What is a 'Cross Rate'

A cross rate is the currency exchange rate between two currencies when neither are the official currencies of the country in which the exchange rate quote is given. Foreign exchange traders use the term to refer to currency quotes that do not involve the U.S. dollar, regardless of what country the quote is provided in.

BREAKING DOWN 'Cross Rate'

An exchange rate between the euro and the Japanese yen is considered to be a cross rate in the market sense because it does not include the U.S. dollar. In the pure sense of the definition, it is considered a cross rate if it is referenced by a speaker or writer who is not in Japan or one of the countries that uses the euro. While the pure definition of a cross rate requires it be referenced in a place where neither currency is used, the term is primarily used to reference a trade or quote that does not include the U.S. dollar.

Major Cross Rates

Any two currencies can be quoted against each other, but the most actively traded pairs are EURCHF, which is the euro versus the Swiss franc; EURGBP, the euro versus the British pound; EURJPY, the euro versus the Japanese yen; and GBPJPY, the British pound versus the Japanese yen. The euro is the base currency for the quote if it is included in the pair. If the British pound is included but the euro is not, the pound is the base. These currencies are actively traded in the interbank spot foreign exchange market, and to some extent in the forward and options markets.

Minor Cross Rates

Crosses traded in the interbank market but are far less active include CHFJPY, the Swiss franc versus the Japanese yen; and GBPCHF, the British pound versus the Swiss franc. Crosses involving the Japanese yen are usually quoted as the number of yen versus the other currency, regardless of the other currency.

Any two currencies can be quoted against each other, regardless of whether the pair is traded. Cross quotes in currencies that are similar in value and quoting convention must be defined carefully to prevent mistakes. For example, the New Zealand dollar was quoted at 1.0500 per Australian dollar in late June 2016. Both are quoted against the U.S. dollar as the number of U.S. dollars to buy the foreign currency, which provides no guidance as to which is the base currency. It is market convention that uses the stronger AUD, which is also the larger economy, as the base. The two currencies trade near parity to each other, creating the potential for a misquote.

Bid-Offer Spread

The major crosses have bid-offer spreads slightly wider than the major dollar-based pairs, but they are quoted actively in the interbank market. Spreads in the minor crosses are generally much wider; some are not quoted directly at all, so a quote must be constructed from the bids and offers in the component currencies versus the U.S. dollar.

RELATED TERMS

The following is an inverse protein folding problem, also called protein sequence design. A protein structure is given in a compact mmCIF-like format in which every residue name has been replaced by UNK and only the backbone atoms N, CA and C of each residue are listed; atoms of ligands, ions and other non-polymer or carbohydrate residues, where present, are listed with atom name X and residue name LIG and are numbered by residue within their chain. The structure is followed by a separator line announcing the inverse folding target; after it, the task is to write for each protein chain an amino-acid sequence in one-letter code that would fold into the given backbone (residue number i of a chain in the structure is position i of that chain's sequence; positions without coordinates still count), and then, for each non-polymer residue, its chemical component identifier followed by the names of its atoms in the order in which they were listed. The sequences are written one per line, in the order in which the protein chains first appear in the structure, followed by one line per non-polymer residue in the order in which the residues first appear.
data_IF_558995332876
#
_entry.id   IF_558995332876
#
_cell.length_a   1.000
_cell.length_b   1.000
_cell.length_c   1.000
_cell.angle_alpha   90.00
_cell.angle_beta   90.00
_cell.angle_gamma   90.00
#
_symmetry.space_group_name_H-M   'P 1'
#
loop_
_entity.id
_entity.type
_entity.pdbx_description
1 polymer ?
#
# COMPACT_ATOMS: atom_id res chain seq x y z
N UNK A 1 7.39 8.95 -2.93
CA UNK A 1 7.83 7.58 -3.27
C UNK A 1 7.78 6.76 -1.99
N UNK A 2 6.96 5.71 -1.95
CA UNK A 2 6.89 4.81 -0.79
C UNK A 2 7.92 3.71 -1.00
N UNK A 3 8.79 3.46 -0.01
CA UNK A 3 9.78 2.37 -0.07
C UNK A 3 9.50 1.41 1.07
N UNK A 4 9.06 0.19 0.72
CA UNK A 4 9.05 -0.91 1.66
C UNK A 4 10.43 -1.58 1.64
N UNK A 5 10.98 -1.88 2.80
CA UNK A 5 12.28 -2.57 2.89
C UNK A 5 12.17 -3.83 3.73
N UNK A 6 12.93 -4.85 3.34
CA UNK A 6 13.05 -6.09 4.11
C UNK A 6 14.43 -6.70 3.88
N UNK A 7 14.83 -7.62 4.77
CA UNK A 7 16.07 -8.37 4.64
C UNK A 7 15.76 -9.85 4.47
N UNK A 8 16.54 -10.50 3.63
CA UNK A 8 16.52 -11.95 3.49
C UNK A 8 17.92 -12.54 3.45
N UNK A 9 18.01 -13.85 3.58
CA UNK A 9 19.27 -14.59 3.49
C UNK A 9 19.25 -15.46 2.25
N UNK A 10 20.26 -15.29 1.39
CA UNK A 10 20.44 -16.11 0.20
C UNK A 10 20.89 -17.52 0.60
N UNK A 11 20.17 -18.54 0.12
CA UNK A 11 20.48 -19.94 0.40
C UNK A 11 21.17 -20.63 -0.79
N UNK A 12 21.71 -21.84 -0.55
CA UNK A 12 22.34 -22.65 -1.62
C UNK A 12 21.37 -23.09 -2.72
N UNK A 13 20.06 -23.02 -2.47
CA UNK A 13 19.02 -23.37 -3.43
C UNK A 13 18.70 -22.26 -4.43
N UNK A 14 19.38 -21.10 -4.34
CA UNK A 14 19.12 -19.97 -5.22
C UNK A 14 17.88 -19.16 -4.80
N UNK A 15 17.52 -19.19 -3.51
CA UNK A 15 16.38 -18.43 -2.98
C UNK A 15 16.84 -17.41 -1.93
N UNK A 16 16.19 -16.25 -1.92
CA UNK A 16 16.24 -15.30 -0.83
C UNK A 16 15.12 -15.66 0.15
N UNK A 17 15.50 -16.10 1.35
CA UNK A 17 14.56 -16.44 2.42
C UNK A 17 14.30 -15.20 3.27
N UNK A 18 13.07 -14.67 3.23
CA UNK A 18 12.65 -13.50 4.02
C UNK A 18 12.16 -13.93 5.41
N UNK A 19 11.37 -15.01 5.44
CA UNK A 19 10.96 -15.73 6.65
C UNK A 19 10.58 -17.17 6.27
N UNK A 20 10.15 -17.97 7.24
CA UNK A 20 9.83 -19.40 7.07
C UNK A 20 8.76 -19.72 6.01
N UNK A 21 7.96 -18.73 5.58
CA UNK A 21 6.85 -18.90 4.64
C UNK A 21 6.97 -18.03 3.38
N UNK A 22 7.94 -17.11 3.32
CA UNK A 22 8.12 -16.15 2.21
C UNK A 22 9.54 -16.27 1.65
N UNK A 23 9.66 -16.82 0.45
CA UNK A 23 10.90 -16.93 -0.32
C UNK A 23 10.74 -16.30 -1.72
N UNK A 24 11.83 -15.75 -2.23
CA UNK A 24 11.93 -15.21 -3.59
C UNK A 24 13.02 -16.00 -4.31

1. Base Currency

    The first currency quoted in a currency pair on forex. It is ...
  2. Exchange Rate

    An exchange rate is the price of a nation’s currency in terms ...
  3. GBP/USD (British Pound/U.S. Dollar) ...

    The abbreviation for the British pound and U.S. dollar (GBP/USD) ...
  4. Currency Pair: EUR/USD (Euro/U.S. ...

    The Currency Pair EUR/USD is the abbreviation for the euro and ...
  5. Death Cross

    A death cross pattern occurs when a security's short-term moving ...
  6. National Currency

    A national currency is a legal tender issued by a central bank ...
Related Articles
  1. Trading

    A Primer On Cross Currency Triangulation

    This method to transact business in euros while making profits at home is essential. Find out how it's done.
  2. Trading

    Understanding the spread in retail currency exchange rates

    Understanding how exchange rates are calculated and shopping around for the best rates may mitigate the effect of wide spreads in the retail forex market.
  3. Trading

    Top 5 Hardest-Hit Currencies

    The value of a country's currency is dependent on many factors that will cause it to fluctuate, relative to other world currencies.
  4. Trading

    These Are The Best Hours To Trade the Euro

    Six popular currency pairs and numerous secondary crosses offer euro traders a wide variety of short- and long-term opportunities.
  5. Trading

    Popular Forex Currencies

    Learn about the most traded currencies and the strategies used to trade them.
  6. Trading

    The Best Hours To Trade The Swiss Franc

    Diverse reporting schedules keeps Swiss franc forex markets active and liquid between midnight and noon U.S. Eastern Time.
  7. Trading

    Drastic Currency Changes: What's The Cause?

    Currency fluctuations often defy logic. Learn the trends and factors that result in these movements.
RELATED FAQS
  1. Why isn't the EUR/USD currency pair quoted as USD/EUR?

    In a currency pair, the first currency is called the base currency and the second is the quote currency, a longtime convention ... Read Answer >>
  2. How often do exchange rates fluctuate?

    Learn how exchange rates fluctuate. Exchange rates float freely against one another, which means they are in constant fluctuation. ... Read Answer >>
  3. How are international exchange rates set?

    Knowing the value of your home currency in relation to different foreign currencies helps investors to analyze investments ... Read Answer >>
  4. Can I trade a currency when its main market is closed?

    In the forex market, currencies from all over the world can be traded at all times of the day. The forex market is very liquid, ... Read Answer >>
  5. How is spread calculated when trading in the forex market?

    First, remember that in the forex markets investors trade one currency for another. Therefore, currencies are quoted in terms ... Read Answer >>
Trading Center